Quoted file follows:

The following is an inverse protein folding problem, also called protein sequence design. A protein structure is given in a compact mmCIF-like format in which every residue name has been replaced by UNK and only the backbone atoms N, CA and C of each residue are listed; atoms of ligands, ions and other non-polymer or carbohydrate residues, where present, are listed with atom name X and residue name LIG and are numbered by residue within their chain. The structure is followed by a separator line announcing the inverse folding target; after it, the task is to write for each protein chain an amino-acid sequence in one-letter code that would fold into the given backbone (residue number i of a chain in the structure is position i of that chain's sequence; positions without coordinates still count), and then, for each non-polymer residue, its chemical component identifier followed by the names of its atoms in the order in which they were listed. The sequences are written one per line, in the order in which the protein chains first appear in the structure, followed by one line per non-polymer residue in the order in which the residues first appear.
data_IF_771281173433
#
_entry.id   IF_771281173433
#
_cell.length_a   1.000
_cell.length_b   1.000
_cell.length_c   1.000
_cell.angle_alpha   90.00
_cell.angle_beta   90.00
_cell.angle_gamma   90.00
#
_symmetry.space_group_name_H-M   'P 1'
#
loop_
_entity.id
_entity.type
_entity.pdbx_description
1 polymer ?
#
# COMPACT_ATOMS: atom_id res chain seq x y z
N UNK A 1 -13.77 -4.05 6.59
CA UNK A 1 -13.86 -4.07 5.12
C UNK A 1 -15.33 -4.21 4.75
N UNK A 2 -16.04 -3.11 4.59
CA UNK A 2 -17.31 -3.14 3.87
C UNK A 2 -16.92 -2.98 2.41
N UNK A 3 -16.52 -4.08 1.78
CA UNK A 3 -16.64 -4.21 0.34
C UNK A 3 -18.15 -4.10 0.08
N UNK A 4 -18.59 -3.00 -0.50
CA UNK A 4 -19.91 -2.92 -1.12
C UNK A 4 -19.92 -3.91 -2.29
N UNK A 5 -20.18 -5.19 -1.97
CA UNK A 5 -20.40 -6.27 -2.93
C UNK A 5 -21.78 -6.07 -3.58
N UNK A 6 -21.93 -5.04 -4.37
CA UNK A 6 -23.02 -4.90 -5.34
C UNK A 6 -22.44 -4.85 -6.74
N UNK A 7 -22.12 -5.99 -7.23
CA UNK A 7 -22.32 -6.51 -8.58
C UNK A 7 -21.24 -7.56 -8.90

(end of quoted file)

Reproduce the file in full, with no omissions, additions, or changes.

The following is an inverse protein folding problem, also called protein sequence design. A protein structure is given in a compact mmCIF-like format in which every residue name has been replaced by UNK and only the backbone atoms N, CA and C of each residue are listed; atoms of ligands, ions and other non-polymer or carbohydrate residues, where present, are listed with atom name X and residue name LIG and are numbered by residue within their chain. The structure is followed by a separator line announcing the inverse folding target; after it, the task is to write for each protein chain an amino-acid sequence in one-letter code that would fold into the given backbone (residue number i of a chain in the structure is position i of that chain's sequence; positions without coordinates still count), and then, for each non-polymer residue, its chemical component identifier followed by the names of its atoms in the order in which they were listed. The sequences are written one per line, in the order in which the protein chains first appear in the structure, followed by one line per non-polymer residue in the order in which the residues first appear.
data_IF_771281173433
#
_entry.id   IF_771281173433
#
_cell.length_a   1.000
_cell.length_b   1.000
_cell.length_c   1.000
_cell.angle_alpha   90.00
_cell.angle_beta   90.00
_cell.angle_gamma   90.00
#
_symmetry.space_group_name_H-M   'P 1'
#
loop_
_entity.id
_entity.type
_entity.pdbx_description
1 polymer ?
#
# COMPACT_ATOMS: atom_id res chain seq x y z
N UNK A 1 -13.77 -4.05 6.59
CA UNK A 1 -13.86 -4.07 5.12
C UNK A 1 -15.33 -4.21 4.75
N UNK A 2 -16.04 -3.11 4.59
CA UNK A 2 -17.31 -3.14 3.87
C UNK A 2 -16.92 -2.98 2.41
N UNK A 3 -16.52 -4.08 1.78
CA UNK A 3 -16.64 -4.21 0.34
C UNK A 3 -18.15 -4.10 0.08
N UNK A 4 -18.59 -3.00 -0.50
CA UNK A 4 -19.91 -2.92 -1.12
C UNK A 4 -19.92 -3.91 -2.29
N UNK A 5 -20.18 -5.19 -1.97
CA UNK A 5 -20.40 -6.27 -2.93
C UNK A 5 -21.78 -6.07 -3.58
N UNK A 6 -21.93 -5.04 -4.37
CA UNK A 6 -23.02 -4.90 -5.34
C UNK A 6 -22.44 -4.85 -6.74
N UNK A 7 -22.12 -5.99 -7.23
CA UNK A 7 -22.32 -6.51 -8.58
C UNK A 7 -21.24 -7.56 -8.90